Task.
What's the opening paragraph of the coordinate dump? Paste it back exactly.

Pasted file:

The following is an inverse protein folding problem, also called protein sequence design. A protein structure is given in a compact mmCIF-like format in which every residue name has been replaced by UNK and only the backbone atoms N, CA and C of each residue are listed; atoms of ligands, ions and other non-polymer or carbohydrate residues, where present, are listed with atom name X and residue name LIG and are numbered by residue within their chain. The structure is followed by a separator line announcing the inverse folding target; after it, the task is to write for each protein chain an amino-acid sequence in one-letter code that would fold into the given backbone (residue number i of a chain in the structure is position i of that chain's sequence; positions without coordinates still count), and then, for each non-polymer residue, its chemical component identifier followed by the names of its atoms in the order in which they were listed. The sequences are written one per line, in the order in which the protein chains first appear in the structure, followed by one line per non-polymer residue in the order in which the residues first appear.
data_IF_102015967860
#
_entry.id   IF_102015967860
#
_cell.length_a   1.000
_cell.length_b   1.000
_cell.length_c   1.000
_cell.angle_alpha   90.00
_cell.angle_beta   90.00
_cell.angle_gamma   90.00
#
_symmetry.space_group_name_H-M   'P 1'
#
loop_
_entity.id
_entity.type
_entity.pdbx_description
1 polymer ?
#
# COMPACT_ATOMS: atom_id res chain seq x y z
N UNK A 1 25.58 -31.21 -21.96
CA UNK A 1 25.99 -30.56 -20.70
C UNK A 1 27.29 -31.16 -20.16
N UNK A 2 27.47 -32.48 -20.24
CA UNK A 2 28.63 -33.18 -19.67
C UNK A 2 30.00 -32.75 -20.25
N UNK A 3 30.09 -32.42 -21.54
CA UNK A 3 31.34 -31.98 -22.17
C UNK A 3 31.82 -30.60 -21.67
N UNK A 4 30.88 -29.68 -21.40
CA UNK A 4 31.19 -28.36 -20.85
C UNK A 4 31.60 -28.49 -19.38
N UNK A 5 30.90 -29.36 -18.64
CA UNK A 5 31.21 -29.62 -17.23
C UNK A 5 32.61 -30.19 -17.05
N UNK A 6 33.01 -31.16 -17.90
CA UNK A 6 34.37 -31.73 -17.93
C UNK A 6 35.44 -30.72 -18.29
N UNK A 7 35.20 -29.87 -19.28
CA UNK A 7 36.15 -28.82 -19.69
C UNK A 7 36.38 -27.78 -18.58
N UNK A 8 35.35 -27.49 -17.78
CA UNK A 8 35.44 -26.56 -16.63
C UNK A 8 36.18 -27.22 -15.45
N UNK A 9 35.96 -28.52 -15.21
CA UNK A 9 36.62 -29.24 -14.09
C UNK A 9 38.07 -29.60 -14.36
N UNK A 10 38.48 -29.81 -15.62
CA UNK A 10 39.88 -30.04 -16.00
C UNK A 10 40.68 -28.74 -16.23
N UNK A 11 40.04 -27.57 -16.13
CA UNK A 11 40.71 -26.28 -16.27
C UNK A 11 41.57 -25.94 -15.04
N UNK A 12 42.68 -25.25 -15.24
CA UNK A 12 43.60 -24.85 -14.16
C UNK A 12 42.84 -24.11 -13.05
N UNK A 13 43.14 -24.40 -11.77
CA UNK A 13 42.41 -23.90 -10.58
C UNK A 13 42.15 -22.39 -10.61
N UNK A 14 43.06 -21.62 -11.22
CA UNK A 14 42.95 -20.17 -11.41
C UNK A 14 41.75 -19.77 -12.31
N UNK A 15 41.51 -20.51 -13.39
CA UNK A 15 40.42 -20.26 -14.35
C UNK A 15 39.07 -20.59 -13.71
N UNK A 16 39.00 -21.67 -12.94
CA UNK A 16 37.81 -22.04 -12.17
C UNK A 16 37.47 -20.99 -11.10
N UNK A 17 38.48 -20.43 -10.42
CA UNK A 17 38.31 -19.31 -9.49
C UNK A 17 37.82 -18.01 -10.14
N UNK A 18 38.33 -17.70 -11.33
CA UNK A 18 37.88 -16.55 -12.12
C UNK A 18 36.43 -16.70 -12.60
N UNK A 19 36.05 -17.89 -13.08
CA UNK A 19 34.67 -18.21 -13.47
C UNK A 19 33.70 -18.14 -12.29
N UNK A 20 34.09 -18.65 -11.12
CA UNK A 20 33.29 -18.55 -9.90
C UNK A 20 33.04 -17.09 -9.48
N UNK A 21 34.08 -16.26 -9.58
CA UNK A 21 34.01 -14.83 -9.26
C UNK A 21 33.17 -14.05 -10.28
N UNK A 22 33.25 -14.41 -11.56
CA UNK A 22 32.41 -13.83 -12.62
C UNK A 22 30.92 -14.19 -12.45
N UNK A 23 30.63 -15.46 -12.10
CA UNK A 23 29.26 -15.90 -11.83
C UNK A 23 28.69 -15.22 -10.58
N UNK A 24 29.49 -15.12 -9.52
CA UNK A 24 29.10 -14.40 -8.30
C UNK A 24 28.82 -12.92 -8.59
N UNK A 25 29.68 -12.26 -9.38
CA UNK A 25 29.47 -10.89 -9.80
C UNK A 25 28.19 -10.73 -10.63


The following is an inverse protein folding problem, also called protein sequence design. A protein structure is given in a compact mmCIF-like format in which every residue name has been replaced by UNK and only the backbone atoms N, CA and C of each residue are listed; atoms of ligands, ions and other non-polymer or carbohydrate residues, where present, are listed with atom name X and residue name LIG and are numbered by residue within their chain. The structure is followed by a separator line announcing the inverse folding target; after it, the task is to write for each protein chain an amino-acid sequence in one-letter code that would fold into the given backbone (residue number i of a chain in the structure is position i of that chain's sequence; positions without coordinates still count), and then, for each non-polymer residue, its chemical component identifier followed by the names of its atoms in the order in which they were listed. The sequences are written one per line, in the order in which the protein chains first appear in the structure, followed by one line per non-polymer residue in the order in which the residues first appear.